Article / 20 February 2015 at 3:08 GMT

Come again? Funds say Eurozone the top sector

Business writer and editor
  • Eurozone stocks have jumped since the ECB’s QE announcement
  • About 58% of survey respondents expect China's economy to weaken
  • US equities and bonds will also lose out, say fund managers

By Adam Courtenay

Readers of may be surprised to know that fund managers think Eurozone equities are where it’s at for the next year at least, according to Bank of America-Merrill Lynch's global fund manager survey. This is a monthly survey and thus expectations can easily shift – so I’d be interested in seeing what fund managers say about Europe if Greece exits the scene anytime in the near future.

Of course, it’s all about monetary stimulus from the European Central Bank. This has been the catalyst for all the positive sentiment. The survey found that 51% of fund managers with regional specialty say Europe is their top equity pick over the next year, an enormous leap from the 18% recorded the previous month. Over 80% say they see the European economy strengthening in the next year. “The ECB has successfully vanquished global deflation fears and induced the return of reflation trades in February,” says Michael Hartnett, chief investment strategist at BofA Merrill Lynch Research.

Come again?

Could sophisticated investors really be cheering the quantitative easing program brought in by the European Central Bank to the tune of €1.1 trillion over the next 18 months? There’s some evidence they have a point. European stocks have jumped since the ECB’s announcement, with the EuroStoxx up 7% in the past month and the German, Spanish and Greek indices each rising over 5%. Italian stocks have risen by over 10% and France’s CAC 40 Index has lifted by 8%.


On the up and up: The hottest sectors are the Eurozone - and automobiles. Photo: iStock

I’m surprised by this burst of optimism – my feelers have it that investors are largely sceptical about Europe’s quantitative easing experiment. It’s always smacked of a last resort measure, the thing you do when you haven’t got a clue about stimulating economies. But the institutional money represented in this survey is saying otherwise. There’s a strong argument to say that Europeans will find that monetising massive amounts of Eurozone sovereign debt won’t rescue the economy or do much in the way of creating inflation. ECB president Mario Draghi hopes that bond purchases will push money out into the broader economy through a “wealth effect”, but critics fear this will be worse than useless if it leads to an asset bubble without gaining traction on the real economy.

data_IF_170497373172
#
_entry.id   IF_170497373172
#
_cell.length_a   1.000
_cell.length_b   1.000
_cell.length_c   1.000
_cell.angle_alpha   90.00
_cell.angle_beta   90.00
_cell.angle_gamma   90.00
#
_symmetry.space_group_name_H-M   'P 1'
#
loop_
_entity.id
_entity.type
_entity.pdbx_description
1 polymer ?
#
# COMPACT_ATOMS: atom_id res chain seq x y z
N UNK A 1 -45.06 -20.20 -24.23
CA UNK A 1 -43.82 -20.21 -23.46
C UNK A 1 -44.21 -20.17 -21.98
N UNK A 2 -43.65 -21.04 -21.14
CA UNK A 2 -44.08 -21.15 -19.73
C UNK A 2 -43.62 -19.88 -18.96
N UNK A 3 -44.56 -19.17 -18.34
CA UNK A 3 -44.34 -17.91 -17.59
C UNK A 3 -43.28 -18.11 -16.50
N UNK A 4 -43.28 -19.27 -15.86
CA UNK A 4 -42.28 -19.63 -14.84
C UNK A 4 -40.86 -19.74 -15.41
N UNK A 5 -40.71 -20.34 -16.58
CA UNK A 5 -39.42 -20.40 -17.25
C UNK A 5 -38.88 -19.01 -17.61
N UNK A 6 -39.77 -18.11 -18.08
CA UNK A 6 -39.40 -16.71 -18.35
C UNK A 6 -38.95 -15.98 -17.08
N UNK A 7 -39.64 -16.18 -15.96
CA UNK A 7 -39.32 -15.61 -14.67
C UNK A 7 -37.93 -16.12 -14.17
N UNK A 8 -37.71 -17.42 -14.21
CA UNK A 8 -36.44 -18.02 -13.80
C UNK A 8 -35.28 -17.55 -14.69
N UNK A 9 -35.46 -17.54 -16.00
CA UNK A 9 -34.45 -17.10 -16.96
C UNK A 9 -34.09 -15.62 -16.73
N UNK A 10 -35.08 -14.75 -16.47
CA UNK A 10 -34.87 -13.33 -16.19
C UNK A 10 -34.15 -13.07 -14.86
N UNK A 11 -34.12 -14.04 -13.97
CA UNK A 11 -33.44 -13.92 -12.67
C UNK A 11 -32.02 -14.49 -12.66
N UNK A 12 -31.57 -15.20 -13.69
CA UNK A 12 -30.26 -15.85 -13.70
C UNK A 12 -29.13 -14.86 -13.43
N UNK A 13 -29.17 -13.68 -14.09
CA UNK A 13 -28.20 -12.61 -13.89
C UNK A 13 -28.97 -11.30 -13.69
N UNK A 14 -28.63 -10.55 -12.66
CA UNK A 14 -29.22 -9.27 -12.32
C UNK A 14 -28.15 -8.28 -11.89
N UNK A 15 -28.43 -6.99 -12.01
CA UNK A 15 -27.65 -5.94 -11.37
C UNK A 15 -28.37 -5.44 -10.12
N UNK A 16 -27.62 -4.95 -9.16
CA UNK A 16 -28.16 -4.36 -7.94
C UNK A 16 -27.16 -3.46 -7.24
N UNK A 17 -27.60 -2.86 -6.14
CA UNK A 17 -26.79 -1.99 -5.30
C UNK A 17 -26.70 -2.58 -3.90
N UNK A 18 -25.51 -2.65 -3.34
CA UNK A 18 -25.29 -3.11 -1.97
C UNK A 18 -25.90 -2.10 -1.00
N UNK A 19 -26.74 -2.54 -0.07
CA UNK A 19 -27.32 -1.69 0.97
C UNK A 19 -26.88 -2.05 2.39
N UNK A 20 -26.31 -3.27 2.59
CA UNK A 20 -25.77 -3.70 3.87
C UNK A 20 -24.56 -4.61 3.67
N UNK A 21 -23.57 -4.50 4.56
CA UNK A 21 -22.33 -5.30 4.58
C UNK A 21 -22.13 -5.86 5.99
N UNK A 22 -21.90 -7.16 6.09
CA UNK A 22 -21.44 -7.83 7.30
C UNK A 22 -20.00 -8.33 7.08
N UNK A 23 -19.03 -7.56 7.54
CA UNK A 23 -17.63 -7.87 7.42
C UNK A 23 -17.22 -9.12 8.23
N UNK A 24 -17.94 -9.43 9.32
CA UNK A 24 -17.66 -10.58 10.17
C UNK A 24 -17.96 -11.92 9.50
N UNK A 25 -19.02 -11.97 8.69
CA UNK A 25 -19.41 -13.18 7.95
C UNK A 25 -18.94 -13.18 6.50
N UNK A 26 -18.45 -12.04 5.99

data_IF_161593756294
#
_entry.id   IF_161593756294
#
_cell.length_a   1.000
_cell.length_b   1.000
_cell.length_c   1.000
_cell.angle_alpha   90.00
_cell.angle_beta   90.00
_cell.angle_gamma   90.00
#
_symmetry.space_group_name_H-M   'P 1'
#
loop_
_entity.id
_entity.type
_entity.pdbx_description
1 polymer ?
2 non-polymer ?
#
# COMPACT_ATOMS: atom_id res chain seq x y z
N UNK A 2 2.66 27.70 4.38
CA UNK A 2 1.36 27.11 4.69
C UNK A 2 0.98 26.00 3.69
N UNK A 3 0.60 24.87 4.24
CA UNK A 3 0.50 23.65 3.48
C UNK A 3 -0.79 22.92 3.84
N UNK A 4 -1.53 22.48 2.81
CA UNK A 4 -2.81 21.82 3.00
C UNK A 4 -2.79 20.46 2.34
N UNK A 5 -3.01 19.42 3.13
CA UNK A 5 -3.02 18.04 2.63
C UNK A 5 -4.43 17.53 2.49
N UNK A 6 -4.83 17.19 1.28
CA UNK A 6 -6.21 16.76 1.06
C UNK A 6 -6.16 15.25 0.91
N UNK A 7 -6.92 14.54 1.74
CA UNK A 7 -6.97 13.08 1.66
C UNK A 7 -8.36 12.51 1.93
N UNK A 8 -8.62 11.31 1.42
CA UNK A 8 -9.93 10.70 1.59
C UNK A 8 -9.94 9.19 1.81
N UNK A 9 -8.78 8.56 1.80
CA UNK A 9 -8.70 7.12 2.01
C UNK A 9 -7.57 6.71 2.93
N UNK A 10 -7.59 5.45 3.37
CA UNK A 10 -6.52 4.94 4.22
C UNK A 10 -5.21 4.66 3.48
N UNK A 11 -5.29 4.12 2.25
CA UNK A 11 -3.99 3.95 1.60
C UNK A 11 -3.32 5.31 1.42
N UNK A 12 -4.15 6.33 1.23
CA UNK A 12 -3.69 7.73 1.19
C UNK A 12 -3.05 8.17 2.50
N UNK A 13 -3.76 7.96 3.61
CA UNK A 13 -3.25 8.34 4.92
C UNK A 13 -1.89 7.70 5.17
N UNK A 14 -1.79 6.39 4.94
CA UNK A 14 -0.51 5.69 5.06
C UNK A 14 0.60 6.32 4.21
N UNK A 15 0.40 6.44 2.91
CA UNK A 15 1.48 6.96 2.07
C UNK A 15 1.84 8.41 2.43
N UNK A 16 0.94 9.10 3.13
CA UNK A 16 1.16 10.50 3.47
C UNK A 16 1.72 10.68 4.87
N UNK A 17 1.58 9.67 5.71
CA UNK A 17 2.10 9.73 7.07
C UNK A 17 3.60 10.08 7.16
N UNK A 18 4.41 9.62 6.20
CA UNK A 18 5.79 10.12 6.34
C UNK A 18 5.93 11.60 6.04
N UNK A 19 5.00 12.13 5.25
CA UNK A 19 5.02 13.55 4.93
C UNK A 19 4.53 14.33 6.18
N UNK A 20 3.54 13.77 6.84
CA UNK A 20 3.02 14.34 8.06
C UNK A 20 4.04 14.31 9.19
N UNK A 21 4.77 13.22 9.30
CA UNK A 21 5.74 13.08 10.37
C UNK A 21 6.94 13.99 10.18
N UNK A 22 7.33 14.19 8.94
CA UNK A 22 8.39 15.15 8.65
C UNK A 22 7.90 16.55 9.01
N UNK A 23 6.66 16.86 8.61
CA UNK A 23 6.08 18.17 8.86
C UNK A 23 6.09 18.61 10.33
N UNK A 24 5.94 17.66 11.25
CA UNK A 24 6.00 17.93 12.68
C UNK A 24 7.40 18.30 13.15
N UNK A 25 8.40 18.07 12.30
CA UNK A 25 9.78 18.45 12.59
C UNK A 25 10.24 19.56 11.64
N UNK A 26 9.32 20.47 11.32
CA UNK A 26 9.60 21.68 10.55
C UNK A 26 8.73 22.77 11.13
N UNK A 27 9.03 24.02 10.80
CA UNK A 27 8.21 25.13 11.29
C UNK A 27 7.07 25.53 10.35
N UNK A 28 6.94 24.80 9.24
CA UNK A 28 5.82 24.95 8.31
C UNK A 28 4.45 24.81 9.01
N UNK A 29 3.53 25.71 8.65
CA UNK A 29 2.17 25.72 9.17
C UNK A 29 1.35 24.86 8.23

With sovereign bond yields already close to 0%, and with negative yields in some cases, private banks are likely to sit on the central bank credit that the ECB is buying. What’s the point of producing new loans when the interest rate they can charge is not much more than 0%?
And yet the vast bulk of 157 global fund managers surveyed (with a total of $459 billion under management) are Eurozone-positive. They are not just broadly in favour of Eurozone equities, they are said to be exuberant about it, according to the global survey.

In thrall

What it does go to show is that the central banks – and the ECB in particular – have achieved this much at least: markets are in their thrall, and whatever they do the market is following. The biggest QE program in the world right now is pulling in the biggest support from institutional money – well, in February at least. “Put simply, investor optimism/pessimism is now completely in thrall to central bank liquidity policies,” according to Hartnett.

So which sectors will benefit? In equities, autos are now European regional investors’ favoured sector and as many of a quarter of them are overweight here. The travel and leisure area has also gained support while banks and insurers saw notable declines in support.

It’s hard to see how Europe will stand out as a beacon for hot new money but it may be because everywhere else is in state of zero growth as well. Expectations for China have only decreased, with 58% of survey respondents saying they expect the country’s economy to weaken over the next year, the lowest reading the survey has seen in almost two years. The World Bank is reducing global growth expectations from 3.4% to 3%, and the International Monetary Fund, from 3.8% to 3.5%.

Of all countries, the US stock markets are deemed by the survey to be the main loser among  fund manager respondents. The survey says those remaining overweight in US equities have declined to a net 6% of managers surveyed, down 18 points against last month. The winner, overall, is not Europe as a whole but those who are in the Eurozone. So the UK, Switzerland and Sweden will miss out. Overall, fund managers have increased their allocations both to stocks (a net 57% overweight, up six points month-on-month) and cash (a net 22% overweight, a five-point rise).

Bonds as an investment class will also lose out according to the survey, which are now seen as overvalued and also viewed as the asset class most vulnerable to increased volatility this year.  Technology remains world's favourite sector, utilities the least favourite sector, the report says.

– Edited by Robert Ryan

Adam Courtenay is business writer and editor with, the home of social trading


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